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New on Disc: 'Invasion of the Body Snatchers' and more …

16 Jul, 2012 By: Mike Clark

Invasion of the Body Snatchers

Street 7/17/12
Olive, Sci-Fi, $19.95 DVD, $29.95 Blu-ray, NR.
Stars Kevin McCarthy, Dana Wynter, King Donovan, Carolyn Jones.
It must seem to a lot of people that this first screen adaptation of Jack Finney’s novel was a word-of-mouth classic from the get-go, but here’s a movie whose household-name status (“pod people” terminology and all that) was a result of television showings that commenced within four or five years after the film’s relatively unheralded theatrical engagements. It was and is a grabber, no matter how many times one takes the plunge — and Olive’s frill-less but visually sturdy Blu-ray has just given me perhaps my 10th or 12th viewing but the first in many years. For its sustained pleasures, we can thank the novel premise; the allegorical subtext (anti-Communist or anti-Red Scare; who knows for sure?); Don Siegel’s kinetic and even powerful direction (man, does he ever know when to go for a close-up, especially in the great greenhouse sequence); Carmen Dragon’s insistent score (which reminds me of The Night of the Hunter’s); a better-than-expected cast (lead Kevin McCarthy’s Oscar nomination five years earlier for the Fredric March screen version of Death of a Salesman had been no lie); and a Daniel Mainwaring script that lets adults act like adults. All in a pressure-packed 80 minutes.
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Flame Over India

VCI, Adventure, $14.99 DVD, $19.99 Blu-ray, NR.
Stars Lauren Bacall, Kenneth More, Herbert Lom, I.S. Johar.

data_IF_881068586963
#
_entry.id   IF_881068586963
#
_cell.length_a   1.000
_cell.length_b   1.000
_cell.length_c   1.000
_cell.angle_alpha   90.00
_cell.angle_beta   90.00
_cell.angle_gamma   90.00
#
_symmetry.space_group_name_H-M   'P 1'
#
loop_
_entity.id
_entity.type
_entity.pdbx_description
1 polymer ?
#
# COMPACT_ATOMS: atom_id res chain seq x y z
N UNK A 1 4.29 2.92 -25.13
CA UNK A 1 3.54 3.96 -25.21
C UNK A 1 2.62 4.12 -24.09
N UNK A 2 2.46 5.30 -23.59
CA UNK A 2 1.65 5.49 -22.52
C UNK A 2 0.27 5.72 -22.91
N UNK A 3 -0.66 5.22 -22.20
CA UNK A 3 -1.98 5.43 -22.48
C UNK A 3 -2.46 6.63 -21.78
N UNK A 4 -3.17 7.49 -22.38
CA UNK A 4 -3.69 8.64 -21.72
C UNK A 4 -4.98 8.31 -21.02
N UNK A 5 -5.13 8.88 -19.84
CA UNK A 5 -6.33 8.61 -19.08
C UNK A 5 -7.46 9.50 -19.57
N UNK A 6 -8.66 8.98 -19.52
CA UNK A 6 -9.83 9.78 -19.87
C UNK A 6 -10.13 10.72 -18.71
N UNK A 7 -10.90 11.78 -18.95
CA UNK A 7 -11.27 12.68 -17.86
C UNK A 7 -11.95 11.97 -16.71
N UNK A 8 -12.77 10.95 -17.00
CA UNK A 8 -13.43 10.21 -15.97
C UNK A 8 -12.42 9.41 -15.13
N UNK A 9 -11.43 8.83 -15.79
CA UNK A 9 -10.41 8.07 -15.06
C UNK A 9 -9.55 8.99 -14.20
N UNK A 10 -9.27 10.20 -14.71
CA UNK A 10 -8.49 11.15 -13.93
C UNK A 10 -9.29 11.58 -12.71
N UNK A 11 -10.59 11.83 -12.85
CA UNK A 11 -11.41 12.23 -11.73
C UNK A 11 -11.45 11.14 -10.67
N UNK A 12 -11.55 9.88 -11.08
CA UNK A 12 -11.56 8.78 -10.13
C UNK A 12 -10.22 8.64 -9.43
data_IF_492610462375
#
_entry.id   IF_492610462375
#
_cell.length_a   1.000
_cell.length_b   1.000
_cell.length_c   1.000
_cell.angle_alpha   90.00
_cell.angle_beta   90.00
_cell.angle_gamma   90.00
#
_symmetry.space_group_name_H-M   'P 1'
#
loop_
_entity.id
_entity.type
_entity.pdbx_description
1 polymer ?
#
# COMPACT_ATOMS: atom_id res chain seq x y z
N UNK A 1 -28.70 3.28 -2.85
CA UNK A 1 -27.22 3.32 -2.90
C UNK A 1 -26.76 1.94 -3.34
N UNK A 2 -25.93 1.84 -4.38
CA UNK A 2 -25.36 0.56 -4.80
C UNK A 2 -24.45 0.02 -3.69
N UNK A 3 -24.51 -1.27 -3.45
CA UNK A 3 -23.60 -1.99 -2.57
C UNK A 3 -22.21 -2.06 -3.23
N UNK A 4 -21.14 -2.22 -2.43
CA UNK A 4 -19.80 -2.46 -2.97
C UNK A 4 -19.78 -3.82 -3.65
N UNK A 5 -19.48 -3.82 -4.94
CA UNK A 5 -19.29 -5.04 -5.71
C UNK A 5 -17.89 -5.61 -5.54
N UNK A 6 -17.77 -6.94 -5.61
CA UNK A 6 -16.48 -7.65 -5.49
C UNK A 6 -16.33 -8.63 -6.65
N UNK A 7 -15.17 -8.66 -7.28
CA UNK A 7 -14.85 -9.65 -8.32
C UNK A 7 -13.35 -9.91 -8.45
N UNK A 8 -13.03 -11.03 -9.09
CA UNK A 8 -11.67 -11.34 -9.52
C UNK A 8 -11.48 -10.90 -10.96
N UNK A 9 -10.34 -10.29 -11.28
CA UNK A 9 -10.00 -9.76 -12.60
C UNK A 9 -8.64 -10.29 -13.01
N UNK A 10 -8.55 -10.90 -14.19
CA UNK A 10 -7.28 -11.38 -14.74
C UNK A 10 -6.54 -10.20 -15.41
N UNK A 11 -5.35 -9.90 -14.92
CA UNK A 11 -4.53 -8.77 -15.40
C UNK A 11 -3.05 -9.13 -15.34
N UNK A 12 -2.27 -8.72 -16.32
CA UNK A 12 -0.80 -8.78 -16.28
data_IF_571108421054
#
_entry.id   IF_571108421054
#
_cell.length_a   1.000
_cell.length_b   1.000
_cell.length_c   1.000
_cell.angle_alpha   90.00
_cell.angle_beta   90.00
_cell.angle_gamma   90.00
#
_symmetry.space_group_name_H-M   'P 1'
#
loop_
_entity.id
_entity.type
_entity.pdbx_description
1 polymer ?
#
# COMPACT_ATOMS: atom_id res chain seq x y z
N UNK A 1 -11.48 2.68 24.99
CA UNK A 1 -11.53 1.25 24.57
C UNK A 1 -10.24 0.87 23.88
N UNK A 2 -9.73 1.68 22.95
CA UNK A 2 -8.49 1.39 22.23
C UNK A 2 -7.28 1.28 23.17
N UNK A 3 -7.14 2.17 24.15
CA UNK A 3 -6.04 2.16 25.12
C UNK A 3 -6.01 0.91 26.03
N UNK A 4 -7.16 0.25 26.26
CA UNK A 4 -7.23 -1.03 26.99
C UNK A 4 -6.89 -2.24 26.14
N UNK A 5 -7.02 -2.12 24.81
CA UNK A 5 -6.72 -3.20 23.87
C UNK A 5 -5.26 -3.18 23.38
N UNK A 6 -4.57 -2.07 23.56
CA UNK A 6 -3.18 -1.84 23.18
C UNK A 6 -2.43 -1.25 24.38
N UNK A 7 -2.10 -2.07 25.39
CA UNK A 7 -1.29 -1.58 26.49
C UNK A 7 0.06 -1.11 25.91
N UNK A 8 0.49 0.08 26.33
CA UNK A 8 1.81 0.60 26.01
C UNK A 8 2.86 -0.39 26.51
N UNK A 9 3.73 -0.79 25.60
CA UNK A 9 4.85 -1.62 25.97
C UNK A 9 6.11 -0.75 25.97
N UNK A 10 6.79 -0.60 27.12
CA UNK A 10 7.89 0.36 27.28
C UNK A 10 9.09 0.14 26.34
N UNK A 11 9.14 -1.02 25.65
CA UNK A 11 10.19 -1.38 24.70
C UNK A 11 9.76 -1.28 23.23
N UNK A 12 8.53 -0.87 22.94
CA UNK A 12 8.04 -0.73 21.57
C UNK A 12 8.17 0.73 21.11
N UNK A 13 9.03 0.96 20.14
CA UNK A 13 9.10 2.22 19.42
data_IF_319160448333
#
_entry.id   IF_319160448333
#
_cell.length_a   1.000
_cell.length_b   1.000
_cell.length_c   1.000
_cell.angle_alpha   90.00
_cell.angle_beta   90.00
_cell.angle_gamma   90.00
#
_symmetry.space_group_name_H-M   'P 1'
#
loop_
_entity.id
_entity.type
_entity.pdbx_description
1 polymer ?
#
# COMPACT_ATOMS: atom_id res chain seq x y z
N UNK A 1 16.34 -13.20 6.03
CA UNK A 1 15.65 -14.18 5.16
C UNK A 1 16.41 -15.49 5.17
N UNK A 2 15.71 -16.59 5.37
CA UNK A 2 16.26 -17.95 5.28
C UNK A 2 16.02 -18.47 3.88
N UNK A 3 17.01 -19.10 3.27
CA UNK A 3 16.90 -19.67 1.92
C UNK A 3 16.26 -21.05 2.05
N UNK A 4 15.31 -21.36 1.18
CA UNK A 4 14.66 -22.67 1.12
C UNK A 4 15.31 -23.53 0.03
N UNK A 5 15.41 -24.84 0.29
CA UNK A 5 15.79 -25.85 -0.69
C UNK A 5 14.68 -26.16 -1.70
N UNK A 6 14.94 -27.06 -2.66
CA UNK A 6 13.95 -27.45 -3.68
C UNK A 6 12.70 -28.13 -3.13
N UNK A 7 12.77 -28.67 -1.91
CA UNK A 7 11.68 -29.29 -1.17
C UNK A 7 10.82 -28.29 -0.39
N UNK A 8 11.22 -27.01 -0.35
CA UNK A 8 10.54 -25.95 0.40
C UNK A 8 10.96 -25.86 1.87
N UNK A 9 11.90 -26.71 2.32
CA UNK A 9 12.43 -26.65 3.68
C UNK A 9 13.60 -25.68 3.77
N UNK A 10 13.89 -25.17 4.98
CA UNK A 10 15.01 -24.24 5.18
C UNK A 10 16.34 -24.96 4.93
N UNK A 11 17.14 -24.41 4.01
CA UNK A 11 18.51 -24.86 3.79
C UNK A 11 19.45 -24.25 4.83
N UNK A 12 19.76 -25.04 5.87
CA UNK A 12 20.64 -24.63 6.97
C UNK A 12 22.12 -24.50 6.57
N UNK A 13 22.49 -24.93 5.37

Director J. Lee Thompson’s kid-centered rouser is among the screen’s better vintage renderings that cheer-lead the days when Britannia ruled and busted chops when dealing with “the usual” Hindu-Muslim mischief. It’s one of those movies that everyone who’s seen it seems to like. The movie is hardly modest, clocking in at about 130 minutes in its original British cut (which this is) when it was released as North West Frontier the year before Fox picked it up. Lauren Bacall (not your everyday action hero) is top-billed, though a by-necessity sweaty Kenneth More delivers one of his typically charming performances as a Brit captain who, happily, is never forthcoming with the kind of Kipling-bred racial slurs we sometimes get in this kind of picture. Geoffrey Unsworth, later of 2001: A Space Odyssey and Cabaret, was the cinematographer, so we’re not talking about anyone’s ‘B’-team. He shot it in Eastman Color (or “Colour”), which has built-in problems, so the result is more like what you’d call a “pro job” than a rendering that knocks off not just your socks but feet.
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A Southern Yankee

Available via WBshop.com’s Warner Archive
Warner, Comedy, $17.95 DVD-R, NR.
Stars Red Skelton, Brian Donlevy, Arlene Dahl.
This agreeable Civil War farce finds Red Skelton as a St. Louis bellhop mistaken to be a Confederate spy. Almost inevitably, the situation gets Skelton involved with a beautiful Southern spy played by Arlene Dahl. There is almost no one I know who doesn’t rate Yankee as one of Skelton’s best vehicles, a movie where star persona, subject matter and co-stars blend quite harmoniously during 90 minutes that don’t wear out their welcome. Some of the gags are said to have been dreamed up by Buster Keaton, whose name appears nowhere in the credits, but there are a few sequences where one wouldn’t exactly be struck dead to hear specifically that Keaton had done them. One of my favorites is the one in which Skelton carries a two-sided flag down a path in the middle of opposing armies. Then the wind changes.
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About the Author: Mike Clark

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